More than 4,000 ISIS militants still fighting in Raqqa: Coalition

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Islamic State (ISIS) militants in Raqqa. File photo

ARA News

Colonel John Dorrian, a spokesperson for the US-led coalition, said on Thursday that there are nearly 4,000 Islamic State (ISIS) militants fighting for Raqqa–the ISIS’ de facto capital in Syria.

“We believe there are 3,000 to 4,000 ISIS fighters in Raqqa, including foreign fighters and various leadership figures,” he said.

“This is a city that holds special significance for the enemy,” Colonel Dorrian said. “They consider i their capital in Syria. So it’s not an area that they’re just going to give up very easily.”

He added that Raqqa remains a priority target for the coalition to liberate. “And that’s exactly what we’re going to do,” he added.

“With regard to enemy [ISIS] freedom of movement, the city [Raqqa] is being isolated. Each day, it gets more isolated as the Syrian Arab Coalition and [Kurdish-led] Syrian Democratic Forces seize more territory from the enemy. At some point, the city will be very difficult for enemy fighters or leaders to leave,” he stated.

In an interview with ARA News, Jennifer Cafarella, Lead Intelligence Planner at the Institute for the Study of War, said: “If true, density of ISIS fighters in Raqqa is greater than Mosul, where the coalition reportedly faced 3,500-6,000 in much bigger city.”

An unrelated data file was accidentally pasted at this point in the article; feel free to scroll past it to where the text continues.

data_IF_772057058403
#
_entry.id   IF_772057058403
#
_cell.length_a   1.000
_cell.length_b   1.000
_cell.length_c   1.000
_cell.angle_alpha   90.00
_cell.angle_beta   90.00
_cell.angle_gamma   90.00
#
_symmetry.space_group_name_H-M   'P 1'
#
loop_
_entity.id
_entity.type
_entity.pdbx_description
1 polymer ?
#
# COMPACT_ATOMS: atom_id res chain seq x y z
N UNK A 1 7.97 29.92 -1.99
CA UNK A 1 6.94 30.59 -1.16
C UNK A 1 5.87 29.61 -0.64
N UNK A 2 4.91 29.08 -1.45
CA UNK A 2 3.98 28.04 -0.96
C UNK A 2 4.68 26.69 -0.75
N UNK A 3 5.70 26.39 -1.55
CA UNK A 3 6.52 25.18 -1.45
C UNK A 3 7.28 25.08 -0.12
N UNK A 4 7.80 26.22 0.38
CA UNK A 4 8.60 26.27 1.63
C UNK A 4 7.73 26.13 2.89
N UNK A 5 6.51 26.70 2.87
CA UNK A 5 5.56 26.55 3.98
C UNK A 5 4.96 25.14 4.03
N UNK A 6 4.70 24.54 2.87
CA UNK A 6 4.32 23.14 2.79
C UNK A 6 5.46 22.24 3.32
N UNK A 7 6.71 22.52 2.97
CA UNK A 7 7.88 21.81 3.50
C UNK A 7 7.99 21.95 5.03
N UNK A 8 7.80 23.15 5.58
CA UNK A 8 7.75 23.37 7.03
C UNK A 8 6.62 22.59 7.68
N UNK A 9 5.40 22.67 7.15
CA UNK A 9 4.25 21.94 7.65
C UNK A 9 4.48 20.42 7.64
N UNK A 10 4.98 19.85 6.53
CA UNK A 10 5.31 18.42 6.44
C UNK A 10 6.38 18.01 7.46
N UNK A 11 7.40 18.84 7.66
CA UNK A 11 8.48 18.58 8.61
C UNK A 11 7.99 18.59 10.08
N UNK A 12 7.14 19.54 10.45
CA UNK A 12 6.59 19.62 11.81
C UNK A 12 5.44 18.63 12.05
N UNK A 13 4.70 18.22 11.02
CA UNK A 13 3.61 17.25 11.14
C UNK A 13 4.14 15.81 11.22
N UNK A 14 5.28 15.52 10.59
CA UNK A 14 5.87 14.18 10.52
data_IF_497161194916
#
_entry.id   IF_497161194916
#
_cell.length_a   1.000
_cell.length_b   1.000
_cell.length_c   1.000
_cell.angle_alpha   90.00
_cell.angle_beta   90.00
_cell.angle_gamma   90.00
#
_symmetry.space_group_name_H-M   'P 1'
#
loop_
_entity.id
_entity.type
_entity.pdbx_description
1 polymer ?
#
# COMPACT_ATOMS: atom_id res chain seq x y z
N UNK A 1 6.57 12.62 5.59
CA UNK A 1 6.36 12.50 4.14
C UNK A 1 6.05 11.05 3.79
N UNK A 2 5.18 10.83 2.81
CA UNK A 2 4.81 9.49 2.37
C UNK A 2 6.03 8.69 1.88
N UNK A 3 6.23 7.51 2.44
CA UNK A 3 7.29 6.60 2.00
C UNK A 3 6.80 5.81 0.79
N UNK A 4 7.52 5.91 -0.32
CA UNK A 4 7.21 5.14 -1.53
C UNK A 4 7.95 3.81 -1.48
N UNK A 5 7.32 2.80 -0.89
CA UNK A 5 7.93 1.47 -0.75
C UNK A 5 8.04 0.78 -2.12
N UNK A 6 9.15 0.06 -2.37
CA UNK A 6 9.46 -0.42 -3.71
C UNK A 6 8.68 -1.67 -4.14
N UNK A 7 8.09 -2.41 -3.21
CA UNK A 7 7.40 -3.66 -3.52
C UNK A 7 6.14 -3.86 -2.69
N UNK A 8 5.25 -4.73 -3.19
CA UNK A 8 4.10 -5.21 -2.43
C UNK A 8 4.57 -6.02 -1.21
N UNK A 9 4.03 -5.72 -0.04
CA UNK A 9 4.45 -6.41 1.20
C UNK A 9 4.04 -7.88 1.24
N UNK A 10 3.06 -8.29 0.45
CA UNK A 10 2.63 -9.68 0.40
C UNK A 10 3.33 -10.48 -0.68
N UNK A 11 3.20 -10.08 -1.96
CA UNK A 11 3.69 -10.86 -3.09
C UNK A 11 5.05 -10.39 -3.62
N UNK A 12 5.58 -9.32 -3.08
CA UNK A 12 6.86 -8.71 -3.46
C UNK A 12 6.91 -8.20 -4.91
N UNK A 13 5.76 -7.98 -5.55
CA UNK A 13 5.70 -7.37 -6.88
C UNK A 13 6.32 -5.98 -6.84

Therefore, she says the fight for Raqqa will be most likely just as difficult as Mosul. “Unless for some reason ISIS decided to withdraw, then yes,” she said.

In Mosul itself, there are fewer than 1000 ISIS fighters left, after many of them were killed over months of intense fighting with the US-backed Iraqi forces.

“We think that there are fewer than a thousand fighters left in the city of Mosul– probably well short of a thousand fighters. But they are in the densest urban terrain of Mosul,” the coalition spokesperson said.

“And they’re going to be very difficult to get out and to attack.  Because when in that type of dense urban terrain, a small number of fighters can control that territory because the canalized advance that the attacking force would need to take.  So, it’ll be very difficult and dangerous fighting,” Col. Dorrian concluded.

Reporting by: Wladimir van Wilgenburg | Source: ARA News

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